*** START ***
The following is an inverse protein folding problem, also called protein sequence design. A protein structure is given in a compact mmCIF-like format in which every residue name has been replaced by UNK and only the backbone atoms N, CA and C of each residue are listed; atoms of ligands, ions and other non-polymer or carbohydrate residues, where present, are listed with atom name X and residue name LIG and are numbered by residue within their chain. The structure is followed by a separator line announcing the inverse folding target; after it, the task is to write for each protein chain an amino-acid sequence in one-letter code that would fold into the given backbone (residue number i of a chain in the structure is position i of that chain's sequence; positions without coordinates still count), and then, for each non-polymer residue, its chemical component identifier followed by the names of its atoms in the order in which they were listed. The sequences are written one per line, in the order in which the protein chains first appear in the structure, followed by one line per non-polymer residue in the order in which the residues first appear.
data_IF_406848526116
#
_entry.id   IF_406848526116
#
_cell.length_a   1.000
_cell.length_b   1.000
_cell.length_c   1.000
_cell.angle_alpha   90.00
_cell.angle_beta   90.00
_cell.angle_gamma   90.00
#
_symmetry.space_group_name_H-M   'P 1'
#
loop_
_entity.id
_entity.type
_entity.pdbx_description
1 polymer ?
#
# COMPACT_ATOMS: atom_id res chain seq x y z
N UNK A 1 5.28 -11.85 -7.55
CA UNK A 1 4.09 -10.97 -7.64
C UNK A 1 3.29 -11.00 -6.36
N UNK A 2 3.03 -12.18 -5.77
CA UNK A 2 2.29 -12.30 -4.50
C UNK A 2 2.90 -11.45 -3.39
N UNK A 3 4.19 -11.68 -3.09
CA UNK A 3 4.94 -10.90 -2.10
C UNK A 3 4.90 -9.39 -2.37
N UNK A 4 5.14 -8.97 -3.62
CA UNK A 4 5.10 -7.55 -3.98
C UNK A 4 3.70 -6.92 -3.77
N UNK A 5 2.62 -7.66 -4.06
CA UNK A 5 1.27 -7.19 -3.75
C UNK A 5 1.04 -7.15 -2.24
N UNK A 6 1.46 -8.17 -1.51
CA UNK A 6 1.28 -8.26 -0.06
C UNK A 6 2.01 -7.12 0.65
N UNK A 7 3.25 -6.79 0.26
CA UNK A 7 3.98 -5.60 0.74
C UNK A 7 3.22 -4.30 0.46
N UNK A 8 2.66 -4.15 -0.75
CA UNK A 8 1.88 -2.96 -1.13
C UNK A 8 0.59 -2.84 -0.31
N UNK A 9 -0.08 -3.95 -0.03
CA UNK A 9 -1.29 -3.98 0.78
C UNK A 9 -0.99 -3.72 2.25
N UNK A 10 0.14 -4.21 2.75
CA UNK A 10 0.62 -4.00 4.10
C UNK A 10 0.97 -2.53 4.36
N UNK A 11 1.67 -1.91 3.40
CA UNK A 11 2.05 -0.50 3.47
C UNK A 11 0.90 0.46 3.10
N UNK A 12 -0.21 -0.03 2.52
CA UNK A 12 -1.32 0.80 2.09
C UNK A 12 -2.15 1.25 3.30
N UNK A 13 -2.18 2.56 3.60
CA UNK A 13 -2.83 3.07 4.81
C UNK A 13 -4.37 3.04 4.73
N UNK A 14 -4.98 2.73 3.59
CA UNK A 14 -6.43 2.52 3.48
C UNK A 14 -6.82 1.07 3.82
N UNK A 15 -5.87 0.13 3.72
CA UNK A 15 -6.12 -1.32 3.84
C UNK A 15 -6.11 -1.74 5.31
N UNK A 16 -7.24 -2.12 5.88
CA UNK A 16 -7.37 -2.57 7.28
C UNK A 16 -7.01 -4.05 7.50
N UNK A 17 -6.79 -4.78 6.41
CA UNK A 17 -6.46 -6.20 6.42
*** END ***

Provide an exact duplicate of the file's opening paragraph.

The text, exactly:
The following is an inverse protein folding problem, also called protein sequence design. A protein structure is given in a compact mmCIF-like format in which every residue name has been replaced by UNK and only the backbone atoms N, CA and C of each residue are listed; atoms of ligands, ions and other non-polymer or carbohydrate residues, where present, are listed with atom name X and residue name LIG and are numbered by residue within their chain. The structure is followed by a separator line announcing the inverse folding target; after it, the task is to write for each protein chain an amino-acid sequence in one-letter code that would fold into the given backbone (residue number i of a chain in the structure is position i of that chain's sequence; positions without coordinates still count), and then, for each non-polymer residue, its chemical component identifier followed by the names of its atoms in the order in which they were listed. The sequences are written one per line, in the order in which the protein chains first appear in the structure, followed by one line per non-polymer residue in the order in which the residues first appear.